10 Oct Overcoming the Entitlement of ‘King Baby Syndrome’
Although there is no formal m category, ‘center-of-the-universitis’ could well be a diagnostic category that afflicts some people with addictions. For many, use of the substances that occupy their time, energy and attention are predicated by a deep desire to have needs met that may have felt neglected throughout their lives. A second component may be a desire to return to the days when all of their needs were met since they never moved past that developmental stage. As a result, they are ripe for what in 12-Step vernacular is referred to as “King Baby Syndrome.” The female equivalent could be called “Queen Baby.”
Signs of King Baby Syndrome
Psychotherapist Christopher Burn explains in “King Babies-The Quest for Maturity” that the syndrome relates to emotional developmental delays stemming from abuse, trauma or early drug use. Fear of loss of control is a hallmark, thus creating attitudes and actions that can become ingrained patterns over time. King Baby Syndrome is characterized by:
- Belief that their needs come first and foremost without concern for others
- Having blinders on when it comes to the perspectives of others
- “My way or the highway” attitudes
- Extreme arrogance
- Dependency, but wanting to appear fiercely independent
- Acquisition of money and possessions to prove worth
- The need for continual validation
- Catastrophizing events
- Feeling misjudged and underappreciated
- Expressions of superiority that mask insecurity
- Jumping to conclusions
- Egoic pride
- Lack of trust
- Expecting to be treated with deference
This sense of entitlement impacts every relationship, as those who are close to people who exhibit these attitudes and behaviors will attest. At home it may appear as if this person is tyrannical, ruling with a heavy hand that has family members quivering in fear. In the workplace, it could show up as a controlling boss who leaves no room for employees to think for themselves or act independently and takes credit for their work, sabotaging them any chance they get. In friendship, it might look like gathering loyal followers who model themselves after him or her.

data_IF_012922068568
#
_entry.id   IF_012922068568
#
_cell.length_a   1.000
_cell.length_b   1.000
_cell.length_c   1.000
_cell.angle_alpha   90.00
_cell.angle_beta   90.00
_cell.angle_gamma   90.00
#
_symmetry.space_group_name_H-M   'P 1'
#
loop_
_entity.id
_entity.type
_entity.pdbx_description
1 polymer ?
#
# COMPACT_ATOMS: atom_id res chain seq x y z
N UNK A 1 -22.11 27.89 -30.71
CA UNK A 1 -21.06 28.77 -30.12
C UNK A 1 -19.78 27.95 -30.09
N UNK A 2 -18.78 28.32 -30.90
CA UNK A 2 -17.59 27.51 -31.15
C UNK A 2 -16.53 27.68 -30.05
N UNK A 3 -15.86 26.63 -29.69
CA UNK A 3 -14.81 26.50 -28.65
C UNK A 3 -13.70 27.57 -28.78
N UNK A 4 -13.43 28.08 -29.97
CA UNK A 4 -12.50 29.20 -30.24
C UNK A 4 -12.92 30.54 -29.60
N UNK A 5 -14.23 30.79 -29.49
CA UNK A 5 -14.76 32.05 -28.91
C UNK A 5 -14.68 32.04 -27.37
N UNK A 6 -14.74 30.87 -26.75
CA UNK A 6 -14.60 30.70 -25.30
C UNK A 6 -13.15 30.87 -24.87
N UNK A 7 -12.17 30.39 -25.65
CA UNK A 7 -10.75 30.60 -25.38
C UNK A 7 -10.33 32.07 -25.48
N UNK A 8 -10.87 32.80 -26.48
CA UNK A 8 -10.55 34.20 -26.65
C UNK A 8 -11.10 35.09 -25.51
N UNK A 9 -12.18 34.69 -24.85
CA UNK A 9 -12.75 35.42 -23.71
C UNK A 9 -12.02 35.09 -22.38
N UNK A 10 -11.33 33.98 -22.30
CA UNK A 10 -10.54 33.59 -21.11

In the first example, think of the character “Bull” Meecham in the film “The Great Santini.” In the second examples, there is classic narcissist Gordon Gekko from the movie “Wall Street.” Finally, think of Regina George, the ultimate “mean girl” in the film by the same name.
Healing Begins with Willingness
In order to treat King Baby Syndrome, it benefits those affected to recognize that not all needs will be met as expected. Since the desire for immediate gratification is part of the addiction cycle, this can be particularly challenging. Asking the question, “What is it that I most fear if I can’t get what I want when I want it?” could open the door to deeper exploration. For some, it may feel as if they are that helpless child, crying in the crib, waiting for a caregiver who may arrive to meet all of their needs, or perhaps not show up at all, or may come bearing pain rather than relief. For others, it might be fear of emotional or physical obliteration or abandonment.
In treatment, these issues can be successfully addressed if there is a willingness to move beyond it. Learning self-acceptance, as well as seeing themselves as whole and complete without excessive need for external validation and doing an inventory that addresses the ways in which these attitudes and behaviors both serve and sabotage their lives, are among the keys to the castle that may help them to leave safely without falling into the moat.
As frightening as it might be to take off the crown and hand over the scepter, it behooves us all to recognize that the emperor really does have no clothes and beneath it all. We each have our wounds that call out for healing and relief.
Find relief in recovery. Life gets better with addiction treatment.
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